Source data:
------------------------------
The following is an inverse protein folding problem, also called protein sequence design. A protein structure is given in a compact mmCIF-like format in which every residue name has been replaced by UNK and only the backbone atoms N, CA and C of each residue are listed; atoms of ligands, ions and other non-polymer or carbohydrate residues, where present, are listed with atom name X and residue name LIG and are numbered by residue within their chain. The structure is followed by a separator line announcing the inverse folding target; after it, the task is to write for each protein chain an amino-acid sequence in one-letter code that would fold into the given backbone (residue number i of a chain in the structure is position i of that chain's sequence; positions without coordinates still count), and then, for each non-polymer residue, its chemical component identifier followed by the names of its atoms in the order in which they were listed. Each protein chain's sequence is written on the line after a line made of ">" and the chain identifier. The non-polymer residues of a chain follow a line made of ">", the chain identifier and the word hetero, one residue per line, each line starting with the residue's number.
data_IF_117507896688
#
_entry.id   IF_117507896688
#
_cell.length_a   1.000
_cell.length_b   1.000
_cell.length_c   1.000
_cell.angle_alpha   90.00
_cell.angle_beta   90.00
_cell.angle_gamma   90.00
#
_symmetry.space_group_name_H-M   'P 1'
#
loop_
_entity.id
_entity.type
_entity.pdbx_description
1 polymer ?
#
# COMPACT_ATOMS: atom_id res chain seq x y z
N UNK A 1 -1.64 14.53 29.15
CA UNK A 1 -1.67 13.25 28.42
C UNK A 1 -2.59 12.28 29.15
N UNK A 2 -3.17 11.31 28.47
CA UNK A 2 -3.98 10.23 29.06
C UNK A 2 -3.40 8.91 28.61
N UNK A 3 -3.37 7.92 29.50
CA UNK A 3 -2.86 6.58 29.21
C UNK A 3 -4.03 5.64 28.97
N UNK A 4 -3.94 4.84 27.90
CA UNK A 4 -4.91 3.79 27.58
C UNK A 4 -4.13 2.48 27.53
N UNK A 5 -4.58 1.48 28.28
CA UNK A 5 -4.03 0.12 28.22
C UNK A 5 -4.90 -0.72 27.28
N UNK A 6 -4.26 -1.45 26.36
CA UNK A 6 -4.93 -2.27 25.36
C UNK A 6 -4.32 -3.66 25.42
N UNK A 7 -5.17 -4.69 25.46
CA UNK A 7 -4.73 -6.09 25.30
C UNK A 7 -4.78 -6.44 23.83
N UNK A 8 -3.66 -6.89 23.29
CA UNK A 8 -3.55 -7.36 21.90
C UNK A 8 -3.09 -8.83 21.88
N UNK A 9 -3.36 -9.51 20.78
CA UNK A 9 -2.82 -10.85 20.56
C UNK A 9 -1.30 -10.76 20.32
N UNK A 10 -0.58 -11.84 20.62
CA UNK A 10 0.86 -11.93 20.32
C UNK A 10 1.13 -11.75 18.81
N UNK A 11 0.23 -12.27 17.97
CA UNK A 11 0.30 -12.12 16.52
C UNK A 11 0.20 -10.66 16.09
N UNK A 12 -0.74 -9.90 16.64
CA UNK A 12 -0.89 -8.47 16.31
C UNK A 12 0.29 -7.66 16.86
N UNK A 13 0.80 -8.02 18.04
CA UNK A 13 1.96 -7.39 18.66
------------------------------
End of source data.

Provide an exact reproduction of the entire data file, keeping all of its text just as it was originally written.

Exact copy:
The following is an inverse protein folding problem, also called protein sequence design. A protein structure is given in a compact mmCIF-like format in which every residue name has been replaced by UNK and only the backbone atoms N, CA and C of each residue are listed; atoms of ligands, ions and other non-polymer or carbohydrate residues, where present, are listed with atom name X and residue name LIG and are numbered by residue within their chain. The structure is followed by a separator line announcing the inverse folding target; after it, the task is to write for each protein chain an amino-acid sequence in one-letter code that would fold into the given backbone (residue number i of a chain in the structure is position i of that chain's sequence; positions without coordinates still count), and then, for each non-polymer residue, its chemical component identifier followed by the names of its atoms in the order in which they were listed. Each protein chain's sequence is written on the line after a line made of ">" and the chain identifier. The non-polymer residues of a chain follow a line made of ">", the chain identifier and the word hetero, one residue per line, each line starting with the residue's number.
data_IF_117507896688
#
_entry.id   IF_117507896688
#
_cell.length_a   1.000
_cell.length_b   1.000
_cell.length_c   1.000
_cell.angle_alpha   90.00
_cell.angle_beta   90.00
_cell.angle_gamma   90.00
#
_symmetry.space_group_name_H-M   'P 1'
#
loop_
_entity.id
_entity.type
_entity.pdbx_description
1 polymer ?
#
# COMPACT_ATOMS: atom_id res chain seq x y z
N UNK A 1 -1.64 14.53 29.15
CA UNK A 1 -1.67 13.25 28.42
C UNK A 1 -2.59 12.28 29.15
N UNK A 2 -3.17 11.31 28.47
CA UNK A 2 -3.98 10.23 29.06
C UNK A 2 -3.40 8.91 28.61
N UNK A 3 -3.37 7.92 29.50
CA UNK A 3 -2.86 6.58 29.21
C UNK A 3 -4.03 5.64 28.97
N UNK A 4 -3.94 4.84 27.90
CA UNK A 4 -4.91 3.79 27.58
C UNK A 4 -4.13 2.48 27.53
N UNK A 5 -4.58 1.48 28.28
CA UNK A 5 -4.03 0.12 28.22
C UNK A 5 -4.90 -0.72 27.28
N UNK A 6 -4.26 -1.45 26.36
CA UNK A 6 -4.93 -2.27 25.36
C UNK A 6 -4.32 -3.66 25.42
N UNK A 7 -5.17 -4.69 25.46
CA UNK A 7 -4.73 -6.09 25.30
C UNK A 7 -4.78 -6.44 23.83
N UNK A 8 -3.66 -6.89 23.29
CA UNK A 8 -3.55 -7.36 21.90
C UNK A 8 -3.09 -8.83 21.88
N UNK A 9 -3.36 -9.51 20.78
CA UNK A 9 -2.82 -10.85 20.56
C UNK A 9 -1.30 -10.76 20.32
N UNK A 10 -0.58 -11.84 20.62
CA UNK A 10 0.86 -11.93 20.32
C UNK A 10 1.13 -11.75 18.81
N UNK A 11 0.23 -12.27 17.97
CA UNK A 11 0.30 -12.12 16.52
C UNK A 11 0.20 -10.66 16.09
N UNK A 12 -0.74 -9.90 16.64
CA UNK A 12 -0.89 -8.47 16.31
C UNK A 12 0.29 -7.66 16.86
N UNK A 13 0.80 -8.02 18.04
CA UNK A 13 1.96 -7.39 18.66